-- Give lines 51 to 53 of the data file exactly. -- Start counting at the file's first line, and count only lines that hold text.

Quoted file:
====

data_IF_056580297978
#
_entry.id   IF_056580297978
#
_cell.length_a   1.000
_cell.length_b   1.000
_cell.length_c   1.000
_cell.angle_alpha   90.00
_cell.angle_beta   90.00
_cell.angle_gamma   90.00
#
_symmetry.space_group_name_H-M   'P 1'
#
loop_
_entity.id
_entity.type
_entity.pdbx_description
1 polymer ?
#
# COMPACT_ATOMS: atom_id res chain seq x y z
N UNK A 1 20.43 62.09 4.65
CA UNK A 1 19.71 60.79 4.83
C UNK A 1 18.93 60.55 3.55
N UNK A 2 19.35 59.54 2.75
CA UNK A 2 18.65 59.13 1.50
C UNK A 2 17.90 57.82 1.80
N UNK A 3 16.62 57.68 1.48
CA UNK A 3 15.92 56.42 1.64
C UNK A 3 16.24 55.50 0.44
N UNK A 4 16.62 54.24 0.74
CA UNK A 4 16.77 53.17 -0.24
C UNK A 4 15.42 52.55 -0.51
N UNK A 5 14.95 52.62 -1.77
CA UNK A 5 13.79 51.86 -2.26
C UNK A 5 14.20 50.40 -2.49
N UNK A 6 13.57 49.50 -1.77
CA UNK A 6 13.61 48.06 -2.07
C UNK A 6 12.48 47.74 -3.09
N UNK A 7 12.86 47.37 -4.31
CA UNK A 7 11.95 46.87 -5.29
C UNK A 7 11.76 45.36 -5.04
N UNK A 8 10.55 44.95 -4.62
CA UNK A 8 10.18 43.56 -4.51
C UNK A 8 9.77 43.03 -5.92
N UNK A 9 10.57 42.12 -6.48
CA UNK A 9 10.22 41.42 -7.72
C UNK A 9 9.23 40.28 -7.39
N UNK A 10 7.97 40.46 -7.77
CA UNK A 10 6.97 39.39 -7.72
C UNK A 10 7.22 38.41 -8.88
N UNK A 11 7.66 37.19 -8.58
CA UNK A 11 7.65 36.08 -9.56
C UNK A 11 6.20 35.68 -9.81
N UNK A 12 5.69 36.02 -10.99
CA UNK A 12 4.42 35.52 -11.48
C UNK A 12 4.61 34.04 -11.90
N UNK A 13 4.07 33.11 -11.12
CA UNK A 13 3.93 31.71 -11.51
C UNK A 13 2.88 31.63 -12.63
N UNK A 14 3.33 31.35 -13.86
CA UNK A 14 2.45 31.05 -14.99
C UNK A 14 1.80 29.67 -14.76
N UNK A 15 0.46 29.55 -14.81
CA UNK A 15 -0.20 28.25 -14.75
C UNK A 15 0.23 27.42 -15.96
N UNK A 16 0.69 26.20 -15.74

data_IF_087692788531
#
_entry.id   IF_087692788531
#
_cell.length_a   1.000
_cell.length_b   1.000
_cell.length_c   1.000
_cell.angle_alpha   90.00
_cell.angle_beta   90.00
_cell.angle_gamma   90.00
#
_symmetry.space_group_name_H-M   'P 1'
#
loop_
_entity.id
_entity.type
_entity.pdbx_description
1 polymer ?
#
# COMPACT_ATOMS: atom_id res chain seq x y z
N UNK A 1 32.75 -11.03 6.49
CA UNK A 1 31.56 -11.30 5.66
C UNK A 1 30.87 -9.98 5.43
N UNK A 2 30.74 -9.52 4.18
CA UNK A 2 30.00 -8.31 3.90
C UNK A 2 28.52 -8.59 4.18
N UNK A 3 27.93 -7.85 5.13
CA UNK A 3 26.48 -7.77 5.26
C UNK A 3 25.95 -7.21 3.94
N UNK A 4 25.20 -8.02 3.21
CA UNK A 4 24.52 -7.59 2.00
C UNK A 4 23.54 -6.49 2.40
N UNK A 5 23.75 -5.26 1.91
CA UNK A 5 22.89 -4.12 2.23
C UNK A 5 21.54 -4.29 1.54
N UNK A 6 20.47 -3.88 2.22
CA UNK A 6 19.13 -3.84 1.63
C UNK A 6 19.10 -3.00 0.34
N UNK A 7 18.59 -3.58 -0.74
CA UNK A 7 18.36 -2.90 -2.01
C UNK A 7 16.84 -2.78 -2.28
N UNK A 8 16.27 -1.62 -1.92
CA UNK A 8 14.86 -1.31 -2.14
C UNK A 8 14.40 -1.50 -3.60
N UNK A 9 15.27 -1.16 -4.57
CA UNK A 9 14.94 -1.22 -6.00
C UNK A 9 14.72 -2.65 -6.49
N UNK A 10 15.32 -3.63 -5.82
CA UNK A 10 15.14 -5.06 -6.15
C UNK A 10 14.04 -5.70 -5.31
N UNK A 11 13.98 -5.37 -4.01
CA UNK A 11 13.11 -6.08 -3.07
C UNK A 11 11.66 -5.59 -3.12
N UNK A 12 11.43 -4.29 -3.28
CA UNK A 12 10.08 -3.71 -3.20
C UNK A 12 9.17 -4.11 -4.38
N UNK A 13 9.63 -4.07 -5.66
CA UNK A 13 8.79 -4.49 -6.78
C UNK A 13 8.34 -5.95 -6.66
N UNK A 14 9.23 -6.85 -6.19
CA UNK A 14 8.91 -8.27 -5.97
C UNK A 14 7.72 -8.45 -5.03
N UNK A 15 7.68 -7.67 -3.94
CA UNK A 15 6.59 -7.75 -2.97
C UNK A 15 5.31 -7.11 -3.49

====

N UNK A 11 7.66 37.19 -8.58
CA UNK A 11 7.65 36.08 -9.56
C UNK A 11 6.20 35.68 -9.81